According to a study authored by a pair of marketing professors, students are prone to stretching the truth on teacher evaluations.
About a third of the students surveyed admitted to stretching the truth at one point, and 20% said they lied in the comments section. While some did it to make teachers they liked look good, a majority did it to punish those they didn’t like.
As a former adjunct professor, this is an issue that concerns me a lot, so I’d really like to understand what’s going on with this lying. Feel free to leave your thoughts in the comment section and I will respond to them.
First, I’ll address the main issue: Especially for adjuncts and part-time professors, teaching evaluations are the main way we’re evaluated by our superiors. A bunch of bad evaluations means we won’t keep our jobs.
Now, I’m not against giving bad professors bad evaluations, but giving a good professor one just because you don’t like them? Are you really comfortable costing a qualified person their job by lying? Would you be happy if in your first job, the people you worked with who didn’t like you lied to your boss and got you fired?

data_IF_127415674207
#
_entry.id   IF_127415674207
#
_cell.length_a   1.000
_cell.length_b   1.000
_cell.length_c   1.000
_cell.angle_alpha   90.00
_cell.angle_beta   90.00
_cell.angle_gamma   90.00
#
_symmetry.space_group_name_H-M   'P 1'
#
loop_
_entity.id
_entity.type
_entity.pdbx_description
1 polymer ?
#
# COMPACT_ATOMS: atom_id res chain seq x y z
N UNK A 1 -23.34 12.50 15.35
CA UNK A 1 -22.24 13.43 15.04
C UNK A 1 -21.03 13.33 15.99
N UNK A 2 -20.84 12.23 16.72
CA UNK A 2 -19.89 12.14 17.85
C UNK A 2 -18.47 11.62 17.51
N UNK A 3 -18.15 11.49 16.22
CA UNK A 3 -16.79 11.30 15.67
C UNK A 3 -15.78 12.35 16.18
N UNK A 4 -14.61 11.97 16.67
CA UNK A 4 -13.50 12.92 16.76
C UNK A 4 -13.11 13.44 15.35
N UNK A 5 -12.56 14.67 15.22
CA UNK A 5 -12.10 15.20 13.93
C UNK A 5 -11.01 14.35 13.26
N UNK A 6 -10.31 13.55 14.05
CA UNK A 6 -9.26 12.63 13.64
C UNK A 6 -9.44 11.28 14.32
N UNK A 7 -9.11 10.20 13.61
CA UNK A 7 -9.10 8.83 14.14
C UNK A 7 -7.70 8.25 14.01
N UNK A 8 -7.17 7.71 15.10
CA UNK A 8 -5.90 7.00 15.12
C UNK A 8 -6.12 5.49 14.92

But a much more interesting piece of the article states that a Duke study found that professors who give better grades get better evaluations. And, to me, this is the real danger.
Creating a culture where good grades are rewarded with good evaluations, or students give bad evaluations to teachers they dislike will result in one thing: Professors more interested in currying your favor and giving you an A than challenging you. While that may make your class more fun, and give your GPA a nice boost, you’re not learning anything in the process. That’s going to hurt you down the road, as you’ll be ill-prepared for future challenges. It doesn’t help the professor either, who doesn’t get the feedback they need to improve.
Teaching evaluations aren’t perfect–and that’s a whole other issue–but for a lot of faculty, they’re necessary. If you’re filling them out, you’ve got a responsibility to do so fairly.